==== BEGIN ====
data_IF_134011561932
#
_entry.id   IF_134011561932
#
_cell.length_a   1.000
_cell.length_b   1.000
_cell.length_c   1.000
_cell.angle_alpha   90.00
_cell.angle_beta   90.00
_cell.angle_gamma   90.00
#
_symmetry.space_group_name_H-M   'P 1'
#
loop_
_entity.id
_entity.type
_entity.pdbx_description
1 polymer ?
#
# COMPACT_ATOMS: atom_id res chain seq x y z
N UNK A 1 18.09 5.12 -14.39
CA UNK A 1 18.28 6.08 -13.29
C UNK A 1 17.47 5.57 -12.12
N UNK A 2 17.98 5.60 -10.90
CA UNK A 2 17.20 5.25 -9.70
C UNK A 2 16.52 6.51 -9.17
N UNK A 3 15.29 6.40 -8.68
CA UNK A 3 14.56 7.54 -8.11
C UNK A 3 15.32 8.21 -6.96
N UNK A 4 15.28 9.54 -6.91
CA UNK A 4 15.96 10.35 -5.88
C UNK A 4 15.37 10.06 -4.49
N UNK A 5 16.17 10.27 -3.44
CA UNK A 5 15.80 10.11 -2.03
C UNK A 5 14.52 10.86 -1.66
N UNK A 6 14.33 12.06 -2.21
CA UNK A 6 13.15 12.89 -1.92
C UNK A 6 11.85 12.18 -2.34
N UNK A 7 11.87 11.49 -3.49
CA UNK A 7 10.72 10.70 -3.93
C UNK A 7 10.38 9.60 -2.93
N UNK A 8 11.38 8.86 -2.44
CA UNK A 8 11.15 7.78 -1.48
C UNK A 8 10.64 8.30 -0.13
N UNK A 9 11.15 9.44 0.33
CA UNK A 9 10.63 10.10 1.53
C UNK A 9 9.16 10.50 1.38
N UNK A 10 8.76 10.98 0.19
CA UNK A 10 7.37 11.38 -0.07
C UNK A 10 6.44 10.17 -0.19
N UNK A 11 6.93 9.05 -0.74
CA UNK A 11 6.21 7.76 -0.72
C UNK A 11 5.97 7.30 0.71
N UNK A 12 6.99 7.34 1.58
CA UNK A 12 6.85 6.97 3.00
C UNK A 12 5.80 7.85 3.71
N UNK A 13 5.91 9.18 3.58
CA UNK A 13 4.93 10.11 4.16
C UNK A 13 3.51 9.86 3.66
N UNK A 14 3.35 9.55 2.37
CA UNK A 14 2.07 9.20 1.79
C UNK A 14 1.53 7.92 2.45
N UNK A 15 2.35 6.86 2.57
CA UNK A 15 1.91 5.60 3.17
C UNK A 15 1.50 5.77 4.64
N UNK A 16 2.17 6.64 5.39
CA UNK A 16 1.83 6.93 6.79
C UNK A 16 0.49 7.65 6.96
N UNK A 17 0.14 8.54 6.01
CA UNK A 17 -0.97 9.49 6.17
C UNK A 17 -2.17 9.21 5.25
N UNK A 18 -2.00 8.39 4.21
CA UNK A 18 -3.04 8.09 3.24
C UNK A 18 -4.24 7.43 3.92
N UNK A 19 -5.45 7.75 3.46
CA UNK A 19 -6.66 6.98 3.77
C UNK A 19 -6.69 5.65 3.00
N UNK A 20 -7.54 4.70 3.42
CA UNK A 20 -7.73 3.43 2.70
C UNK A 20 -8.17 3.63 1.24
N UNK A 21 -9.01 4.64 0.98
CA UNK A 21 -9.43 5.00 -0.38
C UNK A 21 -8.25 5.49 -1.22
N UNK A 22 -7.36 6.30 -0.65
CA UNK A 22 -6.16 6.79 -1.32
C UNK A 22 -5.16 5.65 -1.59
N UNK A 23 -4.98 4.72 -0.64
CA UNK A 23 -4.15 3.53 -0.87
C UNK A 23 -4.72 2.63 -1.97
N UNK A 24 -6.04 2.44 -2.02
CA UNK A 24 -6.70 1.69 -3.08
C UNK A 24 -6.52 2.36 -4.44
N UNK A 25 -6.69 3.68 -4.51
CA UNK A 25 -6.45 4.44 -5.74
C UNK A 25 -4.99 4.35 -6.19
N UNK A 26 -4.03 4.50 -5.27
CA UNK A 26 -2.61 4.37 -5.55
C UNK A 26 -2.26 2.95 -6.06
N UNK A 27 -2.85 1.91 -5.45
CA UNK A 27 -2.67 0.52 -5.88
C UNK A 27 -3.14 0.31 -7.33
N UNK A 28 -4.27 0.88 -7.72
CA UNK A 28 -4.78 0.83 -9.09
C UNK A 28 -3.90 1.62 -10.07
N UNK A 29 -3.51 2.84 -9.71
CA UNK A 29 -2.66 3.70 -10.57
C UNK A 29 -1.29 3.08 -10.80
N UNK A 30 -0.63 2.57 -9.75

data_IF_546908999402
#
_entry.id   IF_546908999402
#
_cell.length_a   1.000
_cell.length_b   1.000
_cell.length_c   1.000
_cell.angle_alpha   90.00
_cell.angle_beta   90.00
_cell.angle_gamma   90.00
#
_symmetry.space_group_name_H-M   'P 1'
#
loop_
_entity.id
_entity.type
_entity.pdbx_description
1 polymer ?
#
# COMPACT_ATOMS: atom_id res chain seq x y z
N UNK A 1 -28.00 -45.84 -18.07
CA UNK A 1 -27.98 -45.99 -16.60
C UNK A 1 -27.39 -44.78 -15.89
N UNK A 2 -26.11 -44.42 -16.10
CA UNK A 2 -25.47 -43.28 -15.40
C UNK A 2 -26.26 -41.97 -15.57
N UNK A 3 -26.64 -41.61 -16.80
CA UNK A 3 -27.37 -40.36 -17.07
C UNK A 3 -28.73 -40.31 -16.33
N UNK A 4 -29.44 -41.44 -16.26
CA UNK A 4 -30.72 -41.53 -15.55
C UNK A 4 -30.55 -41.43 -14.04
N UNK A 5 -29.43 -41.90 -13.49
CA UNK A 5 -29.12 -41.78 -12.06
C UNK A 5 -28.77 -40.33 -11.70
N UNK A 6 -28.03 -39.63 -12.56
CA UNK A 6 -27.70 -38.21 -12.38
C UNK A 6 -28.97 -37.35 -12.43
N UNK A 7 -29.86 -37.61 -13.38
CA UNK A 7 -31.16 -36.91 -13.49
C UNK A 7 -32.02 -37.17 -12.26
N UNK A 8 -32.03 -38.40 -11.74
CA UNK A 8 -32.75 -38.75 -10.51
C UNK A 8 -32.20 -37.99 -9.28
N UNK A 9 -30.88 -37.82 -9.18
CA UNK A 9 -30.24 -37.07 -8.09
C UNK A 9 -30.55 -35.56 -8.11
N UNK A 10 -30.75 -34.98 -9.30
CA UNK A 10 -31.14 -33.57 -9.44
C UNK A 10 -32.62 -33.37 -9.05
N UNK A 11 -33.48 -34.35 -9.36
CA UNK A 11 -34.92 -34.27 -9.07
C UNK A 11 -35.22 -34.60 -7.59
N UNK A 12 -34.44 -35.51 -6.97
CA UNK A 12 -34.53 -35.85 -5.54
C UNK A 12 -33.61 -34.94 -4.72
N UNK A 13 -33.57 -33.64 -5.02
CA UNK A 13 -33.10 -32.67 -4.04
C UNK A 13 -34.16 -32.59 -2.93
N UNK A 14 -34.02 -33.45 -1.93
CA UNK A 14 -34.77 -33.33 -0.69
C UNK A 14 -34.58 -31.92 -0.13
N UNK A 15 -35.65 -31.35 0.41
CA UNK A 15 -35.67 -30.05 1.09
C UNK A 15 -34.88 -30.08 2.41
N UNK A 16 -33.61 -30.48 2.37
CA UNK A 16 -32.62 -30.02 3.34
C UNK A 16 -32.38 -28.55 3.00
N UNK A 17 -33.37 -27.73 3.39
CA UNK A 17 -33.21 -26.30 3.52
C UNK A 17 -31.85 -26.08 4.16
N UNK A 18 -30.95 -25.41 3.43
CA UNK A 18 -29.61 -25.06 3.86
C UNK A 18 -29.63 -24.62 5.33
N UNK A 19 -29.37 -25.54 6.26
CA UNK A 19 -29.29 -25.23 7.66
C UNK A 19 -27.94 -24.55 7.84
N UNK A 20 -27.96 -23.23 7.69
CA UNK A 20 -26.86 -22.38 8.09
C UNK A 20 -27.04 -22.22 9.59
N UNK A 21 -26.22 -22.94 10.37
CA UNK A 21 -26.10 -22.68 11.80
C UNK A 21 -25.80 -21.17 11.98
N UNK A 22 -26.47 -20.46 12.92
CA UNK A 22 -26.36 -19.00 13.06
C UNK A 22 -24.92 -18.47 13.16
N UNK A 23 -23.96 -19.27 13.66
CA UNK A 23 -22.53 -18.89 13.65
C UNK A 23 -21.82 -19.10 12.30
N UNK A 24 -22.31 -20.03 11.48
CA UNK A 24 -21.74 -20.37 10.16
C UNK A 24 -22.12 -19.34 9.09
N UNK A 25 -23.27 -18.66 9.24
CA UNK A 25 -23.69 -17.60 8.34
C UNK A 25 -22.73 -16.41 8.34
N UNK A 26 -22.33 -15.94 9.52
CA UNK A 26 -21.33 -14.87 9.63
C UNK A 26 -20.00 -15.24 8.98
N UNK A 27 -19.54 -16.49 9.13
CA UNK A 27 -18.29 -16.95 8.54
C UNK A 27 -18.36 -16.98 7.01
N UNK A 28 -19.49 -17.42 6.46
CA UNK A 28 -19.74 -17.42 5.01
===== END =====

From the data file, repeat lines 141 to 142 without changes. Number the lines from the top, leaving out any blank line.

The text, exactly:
N UNK A 5 -29.43 -41.90 -13.49
CA UNK A 5 -29.12 -41.78 -12.06